On a hot August day in Malawi, I was sitting with Daniel Sandfolio, the manager of CMRTE Cooperative outside of the office, in view of racks of drying cassava roots that they will soon be processing. Daniel and I were discussing PFS projects and how they had affected his organization, especially the farmers that sustain it. Daniel mentioned challenges common to many of our clients such as access to finance, yet he surprised me by expressing concern about climate change and the increasingly dramatic weather events like drought and flood that can ravage a rural farming landscape. Smallholder farmers are the backbone of their cooperative. I wondered - how could PFS possibly tackle forces of this scale?
Flash forward to a mild October day in Minneapolis. I was walking the General Mills headquarters campus with PFS CEO Jeff Dykstra. Jeff and I, both being great lovers of the outdoors, discussed PFS’ impact on the environment. Our remote model is sustainable by nature and our office in the General Mills headquarters means we benefit from their focus on the reduction of energy consumption. I thought, there must be ways that we can reduce our impact on the environment. Our staff’s air travel seemed a natural focus area.
In 2019, the PFS team put 38 tons of carbon into the atmosphere through air travel to visit our clients and partners around the world. According to the EPA, it would take 49.6 acres of mature forest one year to reclaim these emissions. This is the energy equivalent to charging 4.85 million smartphones! Calculating PFS’ output was the easy part; deciding how to address it was entirely different.
I’m passionate about minimizing my own individual impact on the environment, but addressing carbon on an organizational level was something new for me. I found that it is common for organizations to purchase carbon offsets. Offsets are typically donations to projects that reduce future carbon outputs, therefore “offsetting” the carbon released by activities such as airline travel. Examples include reforestation projects, building biogas digester systems, and many others. These projects are verified by international bodies to have the impact they are claiming, typically carbon emissions prevented as a result of these projects.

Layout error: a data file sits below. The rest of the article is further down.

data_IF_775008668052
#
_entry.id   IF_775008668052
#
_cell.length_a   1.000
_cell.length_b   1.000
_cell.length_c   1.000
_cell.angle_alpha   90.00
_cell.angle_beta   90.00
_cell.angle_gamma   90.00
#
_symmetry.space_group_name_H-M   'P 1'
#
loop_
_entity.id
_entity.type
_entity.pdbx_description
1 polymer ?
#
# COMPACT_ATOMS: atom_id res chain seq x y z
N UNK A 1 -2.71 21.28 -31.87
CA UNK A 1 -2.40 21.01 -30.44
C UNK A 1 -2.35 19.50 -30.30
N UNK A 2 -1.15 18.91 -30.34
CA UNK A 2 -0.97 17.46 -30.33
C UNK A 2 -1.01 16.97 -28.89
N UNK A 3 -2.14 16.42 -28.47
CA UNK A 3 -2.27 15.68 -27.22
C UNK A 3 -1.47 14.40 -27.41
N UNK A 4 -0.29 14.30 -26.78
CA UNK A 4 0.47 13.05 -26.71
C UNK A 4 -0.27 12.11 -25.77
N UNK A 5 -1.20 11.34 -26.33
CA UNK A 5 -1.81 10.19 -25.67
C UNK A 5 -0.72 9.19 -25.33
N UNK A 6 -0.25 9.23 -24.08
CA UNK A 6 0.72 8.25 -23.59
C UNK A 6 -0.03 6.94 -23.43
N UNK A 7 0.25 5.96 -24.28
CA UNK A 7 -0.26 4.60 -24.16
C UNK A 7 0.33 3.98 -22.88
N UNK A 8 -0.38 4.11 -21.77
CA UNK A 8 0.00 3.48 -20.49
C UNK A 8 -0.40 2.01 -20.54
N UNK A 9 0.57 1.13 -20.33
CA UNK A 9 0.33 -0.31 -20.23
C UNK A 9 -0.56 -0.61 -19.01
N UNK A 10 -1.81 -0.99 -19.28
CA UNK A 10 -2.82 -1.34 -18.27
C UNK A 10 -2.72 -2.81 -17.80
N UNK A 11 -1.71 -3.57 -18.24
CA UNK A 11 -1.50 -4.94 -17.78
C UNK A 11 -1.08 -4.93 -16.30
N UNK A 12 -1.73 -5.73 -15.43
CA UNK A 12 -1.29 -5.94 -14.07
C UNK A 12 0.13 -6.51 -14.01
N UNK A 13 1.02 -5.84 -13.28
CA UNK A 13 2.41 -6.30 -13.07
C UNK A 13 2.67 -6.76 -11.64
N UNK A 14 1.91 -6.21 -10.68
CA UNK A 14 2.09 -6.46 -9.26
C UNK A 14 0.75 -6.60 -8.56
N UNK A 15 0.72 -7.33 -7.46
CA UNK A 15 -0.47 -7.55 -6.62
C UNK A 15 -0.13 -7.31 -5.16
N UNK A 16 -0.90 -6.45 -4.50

With so many options, I looked for projects related to food processing and consumption in Africa. One project stood out: Cool Effect’s Affordable Cookstoves project in Uganda. It gives families access to a basic household necessity, a cookstove that is designed to use less fuel, like wood or coal. They save families hundreds of dollars per year in fuel costs. These stoves also limit the exposure to harmful open-fire cooking byproducts like smoke that is a leading cause of death in the developing world, especially of women and children. The project also creates economic opportunity in Uganda because the product is manufactured and distributed in-country.
By supporting this project, PFS offset 40 tons of carbon, equal to our 2019 air travel footprint, in a way that supports people and communities where our clients live and work. The cost was surprisingly low. We know that addressing climate change and ensuring a healthy environment for farmers and food processors is critical to our vision of food security in Africa. We are working to do our part.